Northface Introduces A “Locally-Grown” Cotton Hoodie
When The North Face introduced The Backyard Project— a collaboration with Fibershed in which The North Face set out to craft an apparel collection within close proximity of their Bay Area headquarters– they knew that the project would be a challenge, but they didn’t realize how popular the idea would be among their consumers.
The North Face has a reputation for innovation and environmental protection– especially around their headquarters in Alameda, California, where East Bay activism dovetails with crunchy Bohemia. In December of 2014, the company introduced 2,000 limited-edition oatmeal-colored cotton hoodies to their online and brick-and-mortar stores. Each hoodie retailed for $125, and by January, all of them were sold out.
The Back Yard Project men’s and women’s hoodies were made from cotton sourced within 150 miles of North Face HQ, including fibers from Organic heirloom cotton farmer Sally Fox, whose brown, shorter-fiber material was a primary ingredient in the limited-edition hoodie. Fox’s cotton was a shorter fiber than the conventional white cotton the company traditionally used, but director of North Face sustainability Adam Mott looked past the difference and saw only opportunity. “The project is very much about connections with people,” Mott told the Guardian. “Her cotton was so beautiful. We were all a bit mesmerized when she brought a sample. We thought, ‘we will have to make something from it.’”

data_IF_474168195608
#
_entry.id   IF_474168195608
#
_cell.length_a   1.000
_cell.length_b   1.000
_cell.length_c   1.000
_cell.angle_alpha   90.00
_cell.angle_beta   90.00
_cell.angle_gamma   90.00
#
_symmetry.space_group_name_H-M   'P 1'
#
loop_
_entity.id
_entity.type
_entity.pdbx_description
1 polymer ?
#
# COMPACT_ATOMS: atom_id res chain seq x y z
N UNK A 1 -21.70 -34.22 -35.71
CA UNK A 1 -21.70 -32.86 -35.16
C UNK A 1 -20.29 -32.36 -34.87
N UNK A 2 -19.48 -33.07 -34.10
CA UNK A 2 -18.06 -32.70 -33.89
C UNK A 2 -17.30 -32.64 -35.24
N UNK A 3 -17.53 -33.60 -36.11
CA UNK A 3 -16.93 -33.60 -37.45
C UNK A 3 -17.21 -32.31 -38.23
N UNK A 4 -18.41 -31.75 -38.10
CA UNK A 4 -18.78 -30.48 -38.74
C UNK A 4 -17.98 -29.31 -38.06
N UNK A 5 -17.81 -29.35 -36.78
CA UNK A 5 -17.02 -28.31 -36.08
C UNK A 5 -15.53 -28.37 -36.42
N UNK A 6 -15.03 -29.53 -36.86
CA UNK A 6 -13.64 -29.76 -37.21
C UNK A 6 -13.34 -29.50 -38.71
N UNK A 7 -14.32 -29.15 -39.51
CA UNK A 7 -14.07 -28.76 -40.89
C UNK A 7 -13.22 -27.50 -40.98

The North Face decided to make a hoodie with a heather look, which required mixing the brown cotton with standard white cotton sourced from the farm of Gary and Mari Martin of the Sustainable Cotton Project (a nonprofit that promotes environmentally-friendly cotton farming while connecting growers to retailers).
Ultimately, the North Face broke its 150 mile radius goal because the only companies capable of spinning the yarn were based in North and South Carolina, where most of the US textile industry is still based, downsizes as it may be now that so many of the nation’s textile jobs have been outsourced overseas.
The fabric was sent back to the Bay Area for dying, cutting, and sewing– so while the company didn’t technically meet its 150 mile radius for farm-to-retail manufacturing, the raw materials did. The result was something worth celebrating: an exclusive, locally-sourced clothing collection with a true connection to the company’s “backyard”.
Watch the video to get a glimpse behind the scenes in the making of the North Face’s “locally grown” hoodies: